At the end of this post, I’d like to visualize a sort of timeline of each episode, charting how the “mood” of the show changes minute by minute. With tidytext, this is actually pretty simple.


tal <-
  raw_tal %>%
  group_by(episode) %>%
    linenumber = row_number(),
    hour = as.integer(str_extract(time, "^\\d{2}")),
    minute = as.integer(str_extract(time, "(?<=\\d{2}:)\\d{2}")),
    time = hour * 60 + minute
  ) %>%
  ungroup() %>%
  select(episode, title, time, line) %>%
  unnest_tokens(word, line) %>%
  filter(!(word %in% stop_words$word), str_detect(word, "^[a-z']+$"))

The pipeline above combines the two things we need to do before getting to the so-called sentiment stuff: general data wrangling and tokenizing. Since we’d like the x-axis to be in minutes, we’ll extract that component of each line’s timestamp. Finally, we break each line down into it’s individual word elements, stripping out stop words and non-alpha tokens.

Now we can turn our attention to picking a method for “measuring” mood. A common way to do this is by using a “sentimental lexicon”, a dictionary of sorts in which words are assessed for their positivite or negativite connotations. The dictionary we’ll use in this post is called AFINN (tidytext comes with a copy of it).

dictionary <-
  filter(sentiments, lexicon == "AFINN") %>%
  select(-sentiment, -lexicon)

Let’s take a closer look at the AFINN dictionary to get an idea of how we can use it. Unlike some sentimental lexicons, AFINN assigns words a score ranging from -5 (extremely negative) to 5 (extremely positive). Here are some examples to make this clear:

dictionary %>%
  filter(word %in% c("terrible", "happy", "dull", "normal", "fantastic"))
## # A tibble: 4 x 2
##        word score
##       <chr> <int>
## 1      dull    -2
## 2 fantastic     4
## 3     happy     3
## 4  terrible    -3

Hopefully it’s not too difficult to see what’s going on here. However, we should notice that “normal” wasn’t included in the results; this is our first reminder that sentiment analysis isn’t a free lunch. I’ll talk more later about things to watch out for when conducting more serious explorations.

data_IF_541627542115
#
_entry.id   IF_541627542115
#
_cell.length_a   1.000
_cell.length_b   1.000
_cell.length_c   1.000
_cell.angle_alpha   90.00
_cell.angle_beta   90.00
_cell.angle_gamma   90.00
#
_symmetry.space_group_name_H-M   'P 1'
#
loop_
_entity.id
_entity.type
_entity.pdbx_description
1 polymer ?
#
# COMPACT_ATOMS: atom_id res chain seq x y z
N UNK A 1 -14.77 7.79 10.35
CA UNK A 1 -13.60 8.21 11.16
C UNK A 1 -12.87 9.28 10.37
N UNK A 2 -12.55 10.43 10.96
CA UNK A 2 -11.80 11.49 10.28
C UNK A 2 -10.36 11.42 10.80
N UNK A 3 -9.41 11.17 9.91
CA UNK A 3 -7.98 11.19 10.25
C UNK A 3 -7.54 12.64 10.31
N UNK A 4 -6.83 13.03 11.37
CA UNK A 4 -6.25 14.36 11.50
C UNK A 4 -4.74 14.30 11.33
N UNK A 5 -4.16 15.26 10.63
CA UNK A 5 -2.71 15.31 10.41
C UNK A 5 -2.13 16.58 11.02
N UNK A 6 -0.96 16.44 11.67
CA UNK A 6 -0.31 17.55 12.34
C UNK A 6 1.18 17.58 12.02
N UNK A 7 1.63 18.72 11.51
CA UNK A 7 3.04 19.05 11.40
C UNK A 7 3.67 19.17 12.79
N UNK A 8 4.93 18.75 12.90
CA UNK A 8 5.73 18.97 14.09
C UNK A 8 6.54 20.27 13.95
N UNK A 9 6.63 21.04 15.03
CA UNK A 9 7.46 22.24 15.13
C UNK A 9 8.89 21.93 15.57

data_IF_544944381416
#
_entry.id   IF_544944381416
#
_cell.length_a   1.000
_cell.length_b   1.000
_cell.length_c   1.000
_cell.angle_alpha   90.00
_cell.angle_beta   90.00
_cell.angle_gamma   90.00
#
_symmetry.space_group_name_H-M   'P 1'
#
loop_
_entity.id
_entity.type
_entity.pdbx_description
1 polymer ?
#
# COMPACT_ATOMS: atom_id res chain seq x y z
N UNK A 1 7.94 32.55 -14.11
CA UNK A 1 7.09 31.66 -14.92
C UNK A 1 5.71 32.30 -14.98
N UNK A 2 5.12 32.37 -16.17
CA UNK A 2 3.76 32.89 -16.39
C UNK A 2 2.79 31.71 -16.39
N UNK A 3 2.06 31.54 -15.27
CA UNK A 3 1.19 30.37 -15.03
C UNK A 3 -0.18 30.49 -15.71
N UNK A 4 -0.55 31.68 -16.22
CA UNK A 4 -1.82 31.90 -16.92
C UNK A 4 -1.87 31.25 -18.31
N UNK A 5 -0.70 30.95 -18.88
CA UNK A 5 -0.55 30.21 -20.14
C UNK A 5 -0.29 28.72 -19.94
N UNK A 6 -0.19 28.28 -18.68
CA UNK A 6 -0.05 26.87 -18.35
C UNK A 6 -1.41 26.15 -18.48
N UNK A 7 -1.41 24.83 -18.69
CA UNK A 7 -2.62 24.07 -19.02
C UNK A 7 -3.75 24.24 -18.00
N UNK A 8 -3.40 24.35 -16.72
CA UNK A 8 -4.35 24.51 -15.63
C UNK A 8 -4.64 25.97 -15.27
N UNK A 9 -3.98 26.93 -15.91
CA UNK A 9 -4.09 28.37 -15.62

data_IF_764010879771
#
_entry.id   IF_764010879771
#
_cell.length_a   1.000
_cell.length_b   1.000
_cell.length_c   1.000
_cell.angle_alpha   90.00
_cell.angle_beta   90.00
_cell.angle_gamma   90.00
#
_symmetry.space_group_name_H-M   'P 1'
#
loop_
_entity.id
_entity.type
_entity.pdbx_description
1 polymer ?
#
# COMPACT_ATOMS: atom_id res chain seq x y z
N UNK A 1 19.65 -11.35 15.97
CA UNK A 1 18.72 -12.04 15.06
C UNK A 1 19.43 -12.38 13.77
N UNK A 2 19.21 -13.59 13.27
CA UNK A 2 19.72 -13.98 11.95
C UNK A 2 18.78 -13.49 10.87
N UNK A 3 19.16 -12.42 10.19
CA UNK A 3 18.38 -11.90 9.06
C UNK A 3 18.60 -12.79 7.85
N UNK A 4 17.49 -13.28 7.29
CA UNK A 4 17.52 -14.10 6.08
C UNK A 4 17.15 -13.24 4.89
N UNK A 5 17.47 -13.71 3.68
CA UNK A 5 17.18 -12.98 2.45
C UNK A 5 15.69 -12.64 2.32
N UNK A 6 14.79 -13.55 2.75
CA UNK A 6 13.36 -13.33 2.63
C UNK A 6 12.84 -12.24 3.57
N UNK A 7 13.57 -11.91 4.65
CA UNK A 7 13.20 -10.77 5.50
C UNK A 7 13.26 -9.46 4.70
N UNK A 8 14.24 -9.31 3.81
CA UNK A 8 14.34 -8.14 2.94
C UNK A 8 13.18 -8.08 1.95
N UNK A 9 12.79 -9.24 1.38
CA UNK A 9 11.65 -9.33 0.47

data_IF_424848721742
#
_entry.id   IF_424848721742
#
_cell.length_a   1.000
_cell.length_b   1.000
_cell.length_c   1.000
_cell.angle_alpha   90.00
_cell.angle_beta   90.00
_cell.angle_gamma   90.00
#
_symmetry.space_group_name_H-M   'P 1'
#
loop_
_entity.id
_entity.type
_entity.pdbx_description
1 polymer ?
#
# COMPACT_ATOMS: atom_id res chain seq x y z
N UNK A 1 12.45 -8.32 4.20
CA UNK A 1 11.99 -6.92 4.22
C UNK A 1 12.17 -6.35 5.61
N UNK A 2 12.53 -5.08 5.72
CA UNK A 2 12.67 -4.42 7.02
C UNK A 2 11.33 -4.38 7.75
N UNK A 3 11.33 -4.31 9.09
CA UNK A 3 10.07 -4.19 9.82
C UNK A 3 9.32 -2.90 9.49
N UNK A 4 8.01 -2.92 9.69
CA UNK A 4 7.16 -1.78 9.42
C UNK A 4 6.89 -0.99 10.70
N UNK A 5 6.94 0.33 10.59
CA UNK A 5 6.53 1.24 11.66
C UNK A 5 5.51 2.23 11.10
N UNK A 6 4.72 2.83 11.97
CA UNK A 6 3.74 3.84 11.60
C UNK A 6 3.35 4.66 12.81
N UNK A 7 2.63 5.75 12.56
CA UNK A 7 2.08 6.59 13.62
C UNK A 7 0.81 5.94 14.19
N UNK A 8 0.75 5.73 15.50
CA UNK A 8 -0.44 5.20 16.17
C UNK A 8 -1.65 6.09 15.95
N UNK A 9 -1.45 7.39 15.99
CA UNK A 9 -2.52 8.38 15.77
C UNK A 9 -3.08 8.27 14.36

All the same, we’re now just one join away from “scoring” every word in our collection of transcripts. We can finish up and prep the data for plotting by calculating the mean score for each time index in each episode.

tal_sentiment <-
  inner_join(tal, dictionary, by = "word") %>%
  group_by(episode, title, time) %>%
  summarize(sentiment = mean(score))

Voilà! Let’s visualize our work:


tal_sentiment %>%
  ungroup() %>%
  mutate(episode = factor(title, levels = unique(title))) %>%
  ggplot(aes(time, sentiment, fill = episode)) +
    geom_bar(stat = "identity", show.legend = FALSE) +
    facet_wrap(~ episode, ncol = 3) +
    scale_y_continuous(limits = c(-5, 5), breaks = seq(-5, 5, 5),
                       minor_breaks = -4:4) +
    scale_x_continuous(limits = c(0, 75), breaks = seq(0, 75, 15),
                       minor_breaks = NULL) +
    labs(x = "Time (Minutes)", y = "Mean AFINN Sentiment Score")

plot of chunk sentiment_plot

I really like looking at these plots. I’ve listened to most of these episodes, and since first creating this viz, I’ve listened to a few more while following along with the respective sentiment timeline. It’s fun.

Still, I’m wary of confounding a clean process and pretty results with a robust analysis. I think I’ve overlooked some breaking points along the way, and I want to be sure to outline a few of my thoughts:

Again, these are just some initial thoughts after working through this demo. David and Julia have created a great tool with tidytext and I’m glad it made the technical work easy enough that I was able to think a bit more about some of the assumptions that (ought to) go into my work.